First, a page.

6.20/ Parrish Art: New Series ‘Painter to Painter’ w/ Eric Fischl — July 2, 11 AM


PAINTER/SCULPTOR ERIC FISCHL

 

SHARES PERSONAL INSIGHTS INTO THE EXHIBITION

“JOHN GRAHAM: MAVERICK MODERNIST”

 

SUNDAY, JULY 2, 11am

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The Parrish collection artist kicks off the Museum’s new series, Painter to Painter,

which invites established artists to give gallery talks on current exhibitions

Eric Fischl at the opening reception of ‘Unfinished Business: Paintings from the 1970s and 1980s by Ross Bleckner, Eric Fischl, and David Salle’ at the Parrish Art Museum. Photo: Daniel Gonzalez

Parrish Art Museum collection artist Eric Fischl will share his personal and professional insights into the work of painter John Graham during a public gallery talk on Sunday, July 2, 11am. Fischl will lead attendees through the critically-acclaimed exhibition John Graham: Maverick Modernist in this first program of Painter to Painter.  This new series at the Parrish invites established artists to shed light on current exhibitions from their unique perspective, furthering the Museum’s mission to create opportunities for the community to connect with art and artists. The next Painter to Painter program, later this summer, features Audrey Flack.

According to Alicia G. Longwell, Ph.D., The Lewis B. and Dorothy Cullman Chief Curator at the Parrish, “Eric and I have had many conversations about the artist John Graham, and when the idea of a gallery talk arose, he graciously agreed to lead one—but not from the perspective of an art historian, but just ‘painter to painter.’ That’s how the series came to be.”

Internationally acclaimed American figurative painter and sculptor Eric Fischl  lives and works in Sag Harbor with his wife, the painter April Gornik. Born in 1948 in New York City and raised in the suburbs of Long Island, Fischl earned his B.F.A. from the California Institute for the Arts in 1972. He relocated to Halifax in 1974 to teach painting at the Nova Scotia College of Art and Design. Fischl had his first solo at Dalhousie Art Gallery in Nova Scotia in 1975 before relocating to New York City in 1978.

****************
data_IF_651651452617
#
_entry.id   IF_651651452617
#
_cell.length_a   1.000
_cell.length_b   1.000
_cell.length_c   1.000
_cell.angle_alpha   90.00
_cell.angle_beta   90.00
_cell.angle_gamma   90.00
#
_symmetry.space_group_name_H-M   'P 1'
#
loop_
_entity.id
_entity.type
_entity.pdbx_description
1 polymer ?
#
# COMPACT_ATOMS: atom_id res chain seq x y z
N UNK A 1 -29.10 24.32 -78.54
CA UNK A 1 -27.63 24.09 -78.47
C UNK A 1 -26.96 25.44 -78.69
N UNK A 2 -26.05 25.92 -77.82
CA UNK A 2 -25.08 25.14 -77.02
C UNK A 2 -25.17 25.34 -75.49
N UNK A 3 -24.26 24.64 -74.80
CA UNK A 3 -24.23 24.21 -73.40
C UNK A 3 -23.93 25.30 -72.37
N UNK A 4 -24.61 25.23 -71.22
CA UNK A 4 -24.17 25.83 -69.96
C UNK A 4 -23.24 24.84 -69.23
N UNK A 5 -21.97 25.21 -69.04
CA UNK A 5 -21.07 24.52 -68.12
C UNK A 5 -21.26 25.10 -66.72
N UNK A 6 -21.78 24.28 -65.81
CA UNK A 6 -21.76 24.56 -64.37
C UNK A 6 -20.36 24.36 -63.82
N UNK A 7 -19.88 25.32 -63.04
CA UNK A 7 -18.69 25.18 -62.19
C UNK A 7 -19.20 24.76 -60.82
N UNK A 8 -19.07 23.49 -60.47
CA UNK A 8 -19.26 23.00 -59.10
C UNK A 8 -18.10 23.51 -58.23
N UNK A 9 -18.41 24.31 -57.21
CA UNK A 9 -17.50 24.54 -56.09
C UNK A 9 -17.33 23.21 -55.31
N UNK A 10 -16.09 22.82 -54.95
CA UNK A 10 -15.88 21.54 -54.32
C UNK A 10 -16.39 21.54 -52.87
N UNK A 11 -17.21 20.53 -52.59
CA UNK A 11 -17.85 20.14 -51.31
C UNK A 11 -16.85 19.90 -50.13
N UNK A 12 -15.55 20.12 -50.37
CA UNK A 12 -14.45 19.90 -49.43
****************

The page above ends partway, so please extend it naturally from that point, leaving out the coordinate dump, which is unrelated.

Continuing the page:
Fischl’s paintings, sculptures, drawings, and prints have been shown in numerous solo and major group exhibitions in museums worldwide, including The Metropolitan Museum of Art, The Whitney Museum of American Art, and The Museum of Modem Art in New York City; The Museum of Contemporary Art in Los Angeles; Louisiana Museum of Art in Denmark, MusÈe Beaubourg in Paris, among others. In 2016 his work was featured in the Parrish exhibition Unfinished Business: Paintings from the 1970s and 1980s by Ross Bleckner, Eric Fischl, and David Salle. Throughout his career, Fischl has collaborated with artists and authors including E.L. Doctorow, Allen Ginsberg, Jamaica Kincaid, Jerry Saltz and Frederic Tuten. He is a Fellow at both the American Academy of Arts and Letters and the American Academy of Arts and Science.

John Graham: Maverick Modernist, on view through July 30, is the first comprehensive retrospective in 30 years of work by the provocativeartist, who spent time in Southampton and East Hampton in the 1950s and is credited for discovering Jackson Pollock. Organized by Alicia G. Longwell, the Lewis B. and Dorothy Cullman Chief Curator, Art and Education at the Parrish, it features 65 paintings and a selection of important works on paper from Graham’s influential four-decade career.

Organized chronologically and featuring works from 1923 to 1959, John Graham: Maverick Modernist illustrates the development of Graham’s style beginning with cubist-influenced still lifes, nudes, landscapes, and portraits of the1920s that became more abstract in the 1930s, to his radical stylistic change in the early 1940s when he veered from abstraction, instead producing portraits inspired by Renaissance and 19th-century French artists. Work from Graham’s later output alludes to his eclectic interests such as the occult and mysticism.

John Graham: Maverick Modernist is made possible, in part, by the generous support of the Henry Luce Foundation and the Century Arts Foundation. Additional support is provided by The Liliane and Norman Peck Fund for Exhibitions, The Mr. and Mrs. Raymond J. Horowitz Fund for Publications, and Barbara Slifka. The Parrish Art Museum wishes to also acknowledge Ariel and Alaleh Ostad Charitable Annuity Trust, Henry & Elaine Kaufman Foundation, Robert and Arlene Kogod, Myron Kunin Collection, Boris Lurie Art Foundation, Steve Martin and Anne Stringfield, Herman Goldman Foundation, Allison Stabile, and Jeremy Patricia Stone. WSHU is the exclusive radio sponsor.

Inspired by the natural setting and artistic life of Long Island’s East End, the Parrish Art Museum illuminates the creative process and how art and artists transform our experiences and understanding of the world and how we live in it. The Museum fosters connections among individuals, art, and artists through care and interpretation of the collection, presentation of exhibitions, publications, educational initiatives, programs, and artists-in-residence. The Parrish is a center for cultural engagement, an inspiration and destination for the region, the nation, and the world.

www.parrishart.org

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